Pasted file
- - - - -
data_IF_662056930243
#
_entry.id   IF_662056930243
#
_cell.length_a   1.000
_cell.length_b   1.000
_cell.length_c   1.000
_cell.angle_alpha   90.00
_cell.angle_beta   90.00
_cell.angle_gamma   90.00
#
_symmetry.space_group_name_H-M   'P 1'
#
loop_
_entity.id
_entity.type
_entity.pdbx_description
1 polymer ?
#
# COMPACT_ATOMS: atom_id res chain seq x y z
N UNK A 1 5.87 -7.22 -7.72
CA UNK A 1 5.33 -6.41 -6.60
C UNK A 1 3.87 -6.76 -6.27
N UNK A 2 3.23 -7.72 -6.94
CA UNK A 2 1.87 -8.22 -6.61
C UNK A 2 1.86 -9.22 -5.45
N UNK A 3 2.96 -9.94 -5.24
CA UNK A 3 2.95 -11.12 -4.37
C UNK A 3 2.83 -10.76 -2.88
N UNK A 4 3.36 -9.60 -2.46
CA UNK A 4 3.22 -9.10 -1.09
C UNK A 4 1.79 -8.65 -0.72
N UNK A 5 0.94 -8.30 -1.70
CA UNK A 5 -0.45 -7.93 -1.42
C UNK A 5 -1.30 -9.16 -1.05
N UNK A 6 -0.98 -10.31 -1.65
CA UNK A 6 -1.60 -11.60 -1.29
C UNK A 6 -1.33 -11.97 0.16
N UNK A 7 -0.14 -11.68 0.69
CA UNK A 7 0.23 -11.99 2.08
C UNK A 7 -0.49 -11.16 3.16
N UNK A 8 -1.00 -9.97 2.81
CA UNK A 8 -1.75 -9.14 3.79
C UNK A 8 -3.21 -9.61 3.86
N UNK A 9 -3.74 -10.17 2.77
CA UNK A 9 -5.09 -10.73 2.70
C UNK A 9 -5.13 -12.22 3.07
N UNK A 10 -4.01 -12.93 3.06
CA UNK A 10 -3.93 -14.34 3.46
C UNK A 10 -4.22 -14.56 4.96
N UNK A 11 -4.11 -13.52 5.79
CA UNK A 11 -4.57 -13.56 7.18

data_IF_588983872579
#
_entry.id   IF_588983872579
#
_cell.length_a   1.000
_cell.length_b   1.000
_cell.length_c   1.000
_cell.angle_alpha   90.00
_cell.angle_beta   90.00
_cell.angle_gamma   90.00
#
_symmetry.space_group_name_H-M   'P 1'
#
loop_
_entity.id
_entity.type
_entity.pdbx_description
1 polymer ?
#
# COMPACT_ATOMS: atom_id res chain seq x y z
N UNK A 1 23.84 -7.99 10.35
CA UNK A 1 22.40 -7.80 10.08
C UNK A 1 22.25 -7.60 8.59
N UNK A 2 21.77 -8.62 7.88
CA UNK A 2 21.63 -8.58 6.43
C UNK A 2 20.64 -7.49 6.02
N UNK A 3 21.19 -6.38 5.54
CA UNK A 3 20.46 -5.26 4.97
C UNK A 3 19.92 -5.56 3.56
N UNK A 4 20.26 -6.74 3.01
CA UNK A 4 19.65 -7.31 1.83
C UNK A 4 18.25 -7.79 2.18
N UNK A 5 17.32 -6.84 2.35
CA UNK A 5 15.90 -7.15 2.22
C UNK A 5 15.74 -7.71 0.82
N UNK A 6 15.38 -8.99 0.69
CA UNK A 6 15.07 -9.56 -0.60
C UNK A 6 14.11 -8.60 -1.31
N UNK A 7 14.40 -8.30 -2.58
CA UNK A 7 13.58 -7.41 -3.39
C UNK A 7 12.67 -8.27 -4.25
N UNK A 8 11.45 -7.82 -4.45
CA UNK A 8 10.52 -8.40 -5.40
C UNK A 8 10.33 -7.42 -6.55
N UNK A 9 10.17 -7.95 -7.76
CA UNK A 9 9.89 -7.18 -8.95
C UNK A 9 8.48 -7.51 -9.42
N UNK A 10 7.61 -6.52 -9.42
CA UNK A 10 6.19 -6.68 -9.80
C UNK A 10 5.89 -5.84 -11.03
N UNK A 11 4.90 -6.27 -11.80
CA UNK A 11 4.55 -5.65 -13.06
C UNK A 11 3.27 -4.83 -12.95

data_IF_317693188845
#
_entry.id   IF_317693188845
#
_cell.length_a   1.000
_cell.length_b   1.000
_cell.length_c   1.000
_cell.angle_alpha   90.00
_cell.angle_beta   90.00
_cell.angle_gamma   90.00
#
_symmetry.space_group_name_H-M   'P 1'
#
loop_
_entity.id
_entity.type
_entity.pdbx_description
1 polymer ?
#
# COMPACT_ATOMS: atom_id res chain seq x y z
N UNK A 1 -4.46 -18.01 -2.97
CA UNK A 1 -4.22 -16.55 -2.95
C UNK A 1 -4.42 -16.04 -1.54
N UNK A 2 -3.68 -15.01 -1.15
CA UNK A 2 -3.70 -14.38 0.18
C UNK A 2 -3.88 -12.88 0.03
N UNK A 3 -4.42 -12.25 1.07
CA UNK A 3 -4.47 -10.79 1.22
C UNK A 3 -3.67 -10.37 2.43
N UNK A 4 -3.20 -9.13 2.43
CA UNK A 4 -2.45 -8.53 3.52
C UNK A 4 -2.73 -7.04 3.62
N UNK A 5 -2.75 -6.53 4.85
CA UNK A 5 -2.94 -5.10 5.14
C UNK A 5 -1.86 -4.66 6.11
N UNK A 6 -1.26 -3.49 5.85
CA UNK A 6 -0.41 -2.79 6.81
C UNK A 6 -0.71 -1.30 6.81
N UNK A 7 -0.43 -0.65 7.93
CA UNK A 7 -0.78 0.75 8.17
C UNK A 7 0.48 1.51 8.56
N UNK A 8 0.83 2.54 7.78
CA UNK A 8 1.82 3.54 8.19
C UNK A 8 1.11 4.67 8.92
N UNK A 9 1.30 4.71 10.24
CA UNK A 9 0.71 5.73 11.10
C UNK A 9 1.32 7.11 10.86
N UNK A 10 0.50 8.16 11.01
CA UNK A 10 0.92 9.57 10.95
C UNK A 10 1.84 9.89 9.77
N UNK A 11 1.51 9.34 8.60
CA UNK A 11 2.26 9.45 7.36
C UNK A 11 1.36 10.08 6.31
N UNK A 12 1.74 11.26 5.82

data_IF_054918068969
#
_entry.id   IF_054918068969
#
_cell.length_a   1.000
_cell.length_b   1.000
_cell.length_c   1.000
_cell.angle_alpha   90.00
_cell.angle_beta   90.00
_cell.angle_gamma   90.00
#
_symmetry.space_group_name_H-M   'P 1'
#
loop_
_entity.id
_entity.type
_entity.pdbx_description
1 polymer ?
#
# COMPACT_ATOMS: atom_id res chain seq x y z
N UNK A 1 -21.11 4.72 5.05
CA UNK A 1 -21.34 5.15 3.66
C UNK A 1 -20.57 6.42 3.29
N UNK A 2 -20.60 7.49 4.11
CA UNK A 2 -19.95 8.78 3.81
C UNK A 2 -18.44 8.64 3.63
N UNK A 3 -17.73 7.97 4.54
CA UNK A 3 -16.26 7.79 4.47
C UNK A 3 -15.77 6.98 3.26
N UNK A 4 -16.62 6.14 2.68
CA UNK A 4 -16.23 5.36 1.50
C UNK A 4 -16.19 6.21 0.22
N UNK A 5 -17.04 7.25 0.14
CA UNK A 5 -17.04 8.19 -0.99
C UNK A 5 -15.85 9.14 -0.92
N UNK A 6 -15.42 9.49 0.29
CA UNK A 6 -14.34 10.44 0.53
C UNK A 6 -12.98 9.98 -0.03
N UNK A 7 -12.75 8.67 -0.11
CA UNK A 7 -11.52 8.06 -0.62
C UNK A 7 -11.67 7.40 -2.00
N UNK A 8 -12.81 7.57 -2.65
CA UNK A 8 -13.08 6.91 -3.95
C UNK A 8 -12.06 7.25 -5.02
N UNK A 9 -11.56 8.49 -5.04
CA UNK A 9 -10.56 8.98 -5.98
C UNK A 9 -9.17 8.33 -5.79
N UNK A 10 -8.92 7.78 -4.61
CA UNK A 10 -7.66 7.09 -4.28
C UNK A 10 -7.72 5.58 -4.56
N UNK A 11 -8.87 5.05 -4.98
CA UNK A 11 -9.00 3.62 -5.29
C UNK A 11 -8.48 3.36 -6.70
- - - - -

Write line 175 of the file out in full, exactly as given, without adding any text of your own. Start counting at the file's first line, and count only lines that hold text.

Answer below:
_entity.type